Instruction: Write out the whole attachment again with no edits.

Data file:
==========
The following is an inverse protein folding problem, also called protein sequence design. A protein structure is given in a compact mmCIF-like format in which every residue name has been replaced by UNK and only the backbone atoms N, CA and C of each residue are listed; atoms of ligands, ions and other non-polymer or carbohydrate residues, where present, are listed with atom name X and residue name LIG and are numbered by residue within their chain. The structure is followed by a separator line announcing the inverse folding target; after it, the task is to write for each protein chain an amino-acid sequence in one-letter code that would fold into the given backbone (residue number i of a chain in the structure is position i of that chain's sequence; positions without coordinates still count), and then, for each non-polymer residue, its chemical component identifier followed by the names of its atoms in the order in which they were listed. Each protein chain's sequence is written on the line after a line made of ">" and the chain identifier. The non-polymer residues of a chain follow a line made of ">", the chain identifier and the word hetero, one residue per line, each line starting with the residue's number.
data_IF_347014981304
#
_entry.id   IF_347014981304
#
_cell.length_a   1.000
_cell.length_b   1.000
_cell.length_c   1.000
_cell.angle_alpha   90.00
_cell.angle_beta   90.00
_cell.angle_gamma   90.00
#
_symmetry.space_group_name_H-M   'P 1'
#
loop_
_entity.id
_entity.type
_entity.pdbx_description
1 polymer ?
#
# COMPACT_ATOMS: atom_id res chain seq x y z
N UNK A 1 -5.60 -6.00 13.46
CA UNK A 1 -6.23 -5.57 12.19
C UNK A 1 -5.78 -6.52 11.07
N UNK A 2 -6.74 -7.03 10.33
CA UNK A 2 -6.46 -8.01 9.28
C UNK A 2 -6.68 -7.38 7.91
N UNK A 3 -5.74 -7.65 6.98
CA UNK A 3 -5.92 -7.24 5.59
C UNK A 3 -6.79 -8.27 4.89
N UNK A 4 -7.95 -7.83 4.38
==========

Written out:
The following is an inverse protein folding problem, also called protein sequence design. A protein structure is given in a compact mmCIF-like format in which every residue name has been replaced by UNK and only the backbone atoms N, CA and C of each residue are listed; atoms of ligands, ions and other non-polymer or carbohydrate residues, where present, are listed with atom name X and residue name LIG and are numbered by residue within their chain. The structure is followed by a separator line announcing the inverse folding target; after it, the task is to write for each protein chain an amino-acid sequence in one-letter code that would fold into the given backbone (residue number i of a chain in the structure is position i of that chain's sequence; positions without coordinates still count), and then, for each non-polymer residue, its chemical component identifier followed by the names of its atoms in the order in which they were listed. Each protein chain's sequence is written on the line after a line made of ">" and the chain identifier. The non-polymer residues of a chain follow a line made of ">", the chain identifier and the word hetero, one residue per line, each line starting with the residue's number.
data_IF_347014981304
#
_entry.id   IF_347014981304
#
_cell.length_a   1.000
_cell.length_b   1.000
_cell.length_c   1.000
_cell.angle_alpha   90.00
_cell.angle_beta   90.00
_cell.angle_gamma   90.00
#
_symmetry.space_group_name_H-M   'P 1'
#
loop_
_entity.id
_entity.type
_entity.pdbx_description
1 polymer ?
#
# COMPACT_ATOMS: atom_id res chain seq x y z
N UNK A 1 -5.60 -6.00 13.46
CA UNK A 1 -6.23 -5.57 12.19
C UNK A 1 -5.78 -6.52 11.07
N UNK A 2 -6.74 -7.03 10.33
CA UNK A 2 -6.46 -8.01 9.28
C UNK A 2 -6.68 -7.38 7.91
N UNK A 3 -5.74 -7.65 6.98
CA UNK A 3 -5.92 -7.24 5.59
C UNK A 3 -6.79 -8.27 4.89
N UNK A 4 -7.95 -7.83 4.38